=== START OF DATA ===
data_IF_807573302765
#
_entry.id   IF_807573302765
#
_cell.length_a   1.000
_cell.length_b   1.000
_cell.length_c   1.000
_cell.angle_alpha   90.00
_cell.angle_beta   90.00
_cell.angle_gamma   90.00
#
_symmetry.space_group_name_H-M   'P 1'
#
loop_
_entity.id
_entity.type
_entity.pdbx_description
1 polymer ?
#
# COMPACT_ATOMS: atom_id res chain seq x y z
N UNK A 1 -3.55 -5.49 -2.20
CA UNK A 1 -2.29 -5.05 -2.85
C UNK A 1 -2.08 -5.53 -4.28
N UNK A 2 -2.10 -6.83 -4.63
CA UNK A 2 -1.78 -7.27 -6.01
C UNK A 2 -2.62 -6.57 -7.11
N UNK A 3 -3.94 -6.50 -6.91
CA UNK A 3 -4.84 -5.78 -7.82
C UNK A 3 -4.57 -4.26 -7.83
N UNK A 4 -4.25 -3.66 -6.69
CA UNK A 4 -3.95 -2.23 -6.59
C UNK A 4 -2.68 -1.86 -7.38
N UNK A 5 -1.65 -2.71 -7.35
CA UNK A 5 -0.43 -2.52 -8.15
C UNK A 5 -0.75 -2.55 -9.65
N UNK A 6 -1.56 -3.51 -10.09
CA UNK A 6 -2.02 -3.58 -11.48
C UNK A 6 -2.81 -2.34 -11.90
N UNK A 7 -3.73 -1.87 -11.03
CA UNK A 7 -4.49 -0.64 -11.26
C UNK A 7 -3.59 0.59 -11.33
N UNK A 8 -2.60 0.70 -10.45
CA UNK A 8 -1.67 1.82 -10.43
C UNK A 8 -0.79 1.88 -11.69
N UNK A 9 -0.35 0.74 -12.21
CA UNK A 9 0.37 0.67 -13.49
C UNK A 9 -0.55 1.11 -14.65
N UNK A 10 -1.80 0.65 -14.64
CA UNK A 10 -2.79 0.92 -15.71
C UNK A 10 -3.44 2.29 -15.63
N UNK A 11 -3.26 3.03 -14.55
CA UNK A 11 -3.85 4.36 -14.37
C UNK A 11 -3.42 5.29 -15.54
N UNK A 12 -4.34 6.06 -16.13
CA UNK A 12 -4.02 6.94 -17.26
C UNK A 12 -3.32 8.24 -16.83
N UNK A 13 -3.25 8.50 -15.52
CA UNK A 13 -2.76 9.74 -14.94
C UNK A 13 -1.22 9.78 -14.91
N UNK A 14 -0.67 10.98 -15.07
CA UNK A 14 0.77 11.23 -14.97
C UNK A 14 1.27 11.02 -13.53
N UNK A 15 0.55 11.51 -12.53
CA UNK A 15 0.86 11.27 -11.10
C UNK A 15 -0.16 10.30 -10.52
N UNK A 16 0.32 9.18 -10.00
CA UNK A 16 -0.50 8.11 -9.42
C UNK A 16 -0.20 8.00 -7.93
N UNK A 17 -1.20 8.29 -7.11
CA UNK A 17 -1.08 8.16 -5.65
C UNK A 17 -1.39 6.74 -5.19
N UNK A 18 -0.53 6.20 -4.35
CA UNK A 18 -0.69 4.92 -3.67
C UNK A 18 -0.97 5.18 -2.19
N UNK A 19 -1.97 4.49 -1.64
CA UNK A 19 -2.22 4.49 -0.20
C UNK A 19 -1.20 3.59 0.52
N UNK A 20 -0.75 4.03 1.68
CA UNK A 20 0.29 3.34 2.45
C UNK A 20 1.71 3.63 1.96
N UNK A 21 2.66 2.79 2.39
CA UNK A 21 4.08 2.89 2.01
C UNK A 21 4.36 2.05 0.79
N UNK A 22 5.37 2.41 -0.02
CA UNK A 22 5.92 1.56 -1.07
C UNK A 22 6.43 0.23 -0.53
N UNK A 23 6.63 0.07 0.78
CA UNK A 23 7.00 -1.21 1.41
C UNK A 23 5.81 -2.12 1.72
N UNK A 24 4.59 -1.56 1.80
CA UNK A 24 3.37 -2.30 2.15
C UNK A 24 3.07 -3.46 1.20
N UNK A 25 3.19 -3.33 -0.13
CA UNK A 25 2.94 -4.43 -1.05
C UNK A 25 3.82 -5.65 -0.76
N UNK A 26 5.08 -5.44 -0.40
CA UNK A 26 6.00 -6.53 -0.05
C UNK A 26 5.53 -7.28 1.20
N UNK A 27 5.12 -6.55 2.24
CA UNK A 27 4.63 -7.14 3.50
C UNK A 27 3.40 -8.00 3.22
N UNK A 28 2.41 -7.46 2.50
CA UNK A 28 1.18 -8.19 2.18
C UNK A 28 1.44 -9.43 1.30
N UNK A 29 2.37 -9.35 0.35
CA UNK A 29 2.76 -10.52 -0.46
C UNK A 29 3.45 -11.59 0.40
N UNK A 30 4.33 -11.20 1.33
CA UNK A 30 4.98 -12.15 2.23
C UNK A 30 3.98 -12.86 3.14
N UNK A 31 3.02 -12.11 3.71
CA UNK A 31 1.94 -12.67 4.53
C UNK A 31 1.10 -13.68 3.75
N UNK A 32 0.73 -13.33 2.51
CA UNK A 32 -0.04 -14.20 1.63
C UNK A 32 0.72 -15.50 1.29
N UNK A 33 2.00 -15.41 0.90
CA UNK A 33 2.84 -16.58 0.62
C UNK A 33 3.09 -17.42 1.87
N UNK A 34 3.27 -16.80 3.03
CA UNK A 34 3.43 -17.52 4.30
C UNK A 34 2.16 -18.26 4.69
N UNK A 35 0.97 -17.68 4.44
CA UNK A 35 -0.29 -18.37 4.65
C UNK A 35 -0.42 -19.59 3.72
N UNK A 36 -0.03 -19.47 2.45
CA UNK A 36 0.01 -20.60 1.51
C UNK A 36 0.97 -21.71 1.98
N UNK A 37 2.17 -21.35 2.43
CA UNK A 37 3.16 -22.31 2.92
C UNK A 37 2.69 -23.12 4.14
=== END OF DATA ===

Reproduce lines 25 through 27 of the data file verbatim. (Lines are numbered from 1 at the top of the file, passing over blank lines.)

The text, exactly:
CA UNK A 2 -1.78 -7.27 -6.01
C UNK A 2 -2.62 -6.57 -7.11
N UNK A 3 -3.94 -6.50 -6.91